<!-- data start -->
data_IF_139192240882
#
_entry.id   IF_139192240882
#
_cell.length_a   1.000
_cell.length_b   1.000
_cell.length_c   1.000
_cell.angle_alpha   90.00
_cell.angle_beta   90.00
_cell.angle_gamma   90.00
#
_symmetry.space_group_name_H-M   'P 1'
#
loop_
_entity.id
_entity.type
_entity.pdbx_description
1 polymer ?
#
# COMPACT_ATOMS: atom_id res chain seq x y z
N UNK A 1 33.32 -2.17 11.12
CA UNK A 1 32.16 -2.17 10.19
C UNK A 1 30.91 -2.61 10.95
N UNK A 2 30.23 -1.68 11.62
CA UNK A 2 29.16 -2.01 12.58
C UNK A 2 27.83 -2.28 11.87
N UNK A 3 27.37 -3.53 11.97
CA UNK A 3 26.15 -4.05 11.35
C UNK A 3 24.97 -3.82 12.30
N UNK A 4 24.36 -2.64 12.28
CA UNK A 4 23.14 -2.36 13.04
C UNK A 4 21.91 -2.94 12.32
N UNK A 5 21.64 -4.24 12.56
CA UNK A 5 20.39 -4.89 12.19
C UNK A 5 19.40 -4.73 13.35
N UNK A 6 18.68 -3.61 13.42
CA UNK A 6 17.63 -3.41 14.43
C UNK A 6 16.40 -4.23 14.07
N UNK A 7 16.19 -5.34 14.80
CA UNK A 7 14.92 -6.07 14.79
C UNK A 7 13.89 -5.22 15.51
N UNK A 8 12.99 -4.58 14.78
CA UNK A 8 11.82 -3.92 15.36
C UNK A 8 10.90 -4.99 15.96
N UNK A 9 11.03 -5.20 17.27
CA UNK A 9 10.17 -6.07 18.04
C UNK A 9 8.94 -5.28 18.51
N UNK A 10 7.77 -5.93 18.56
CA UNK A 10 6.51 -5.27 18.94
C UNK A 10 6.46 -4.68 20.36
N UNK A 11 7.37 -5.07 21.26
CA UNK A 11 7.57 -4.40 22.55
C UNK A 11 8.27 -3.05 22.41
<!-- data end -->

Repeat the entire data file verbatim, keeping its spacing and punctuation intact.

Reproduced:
data_IF_139192240882
#
_entry.id   IF_139192240882
#
_cell.length_a   1.000
_cell.length_b   1.000
_cell.length_c   1.000
_cell.angle_alpha   90.00
_cell.angle_beta   90.00
_cell.angle_gamma   90.00
#
_symmetry.space_group_name_H-M   'P 1'
#
loop_
_entity.id
_entity.type
_entity.pdbx_description
1 polymer ?
#
# COMPACT_ATOMS: atom_id res chain seq x y z
N UNK A 1 33.32 -2.17 11.12
CA UNK A 1 32.16 -2.17 10.19
C UNK A 1 30.91 -2.61 10.95
N UNK A 2 30.23 -1.68 11.62
CA UNK A 2 29.16 -2.01 12.58
C UNK A 2 27.83 -2.28 11.87
N UNK A 3 27.37 -3.53 11.97
CA UNK A 3 26.15 -4.05 11.35
C UNK A 3 24.97 -3.82 12.30
N UNK A 4 24.36 -2.64 12.28
CA UNK A 4 23.14 -2.36 13.04
C UNK A 4 21.91 -2.94 12.32
N UNK A 5 21.64 -4.24 12.56
CA UNK A 5 20.39 -4.89 12.19
C UNK A 5 19.40 -4.73 13.35
N UNK A 6 18.68 -3.61 13.42
CA UNK A 6 17.63 -3.41 14.43
C UNK A 6 16.40 -4.23 14.07
N UNK A 7 16.19 -5.34 14.80
CA UNK A 7 14.92 -6.07 14.79
C UNK A 7 13.89 -5.22 15.51
N UNK A 8 12.99 -4.58 14.78
CA UNK A 8 11.82 -3.92 15.36
C UNK A 8 10.90 -4.99 15.96
N UNK A 9 11.03 -5.20 17.27
CA UNK A 9 10.17 -6.07 18.04
C UNK A 9 8.94 -5.28 18.51
N UNK A 10 7.77 -5.93 18.56
CA UNK A 10 6.51 -5.27 18.94
C UNK A 10 6.46 -4.68 20.36
N UNK A 11 7.37 -5.07 21.26
CA UNK A 11 7.57 -4.40 22.55
C UNK A 11 8.27 -3.05 22.41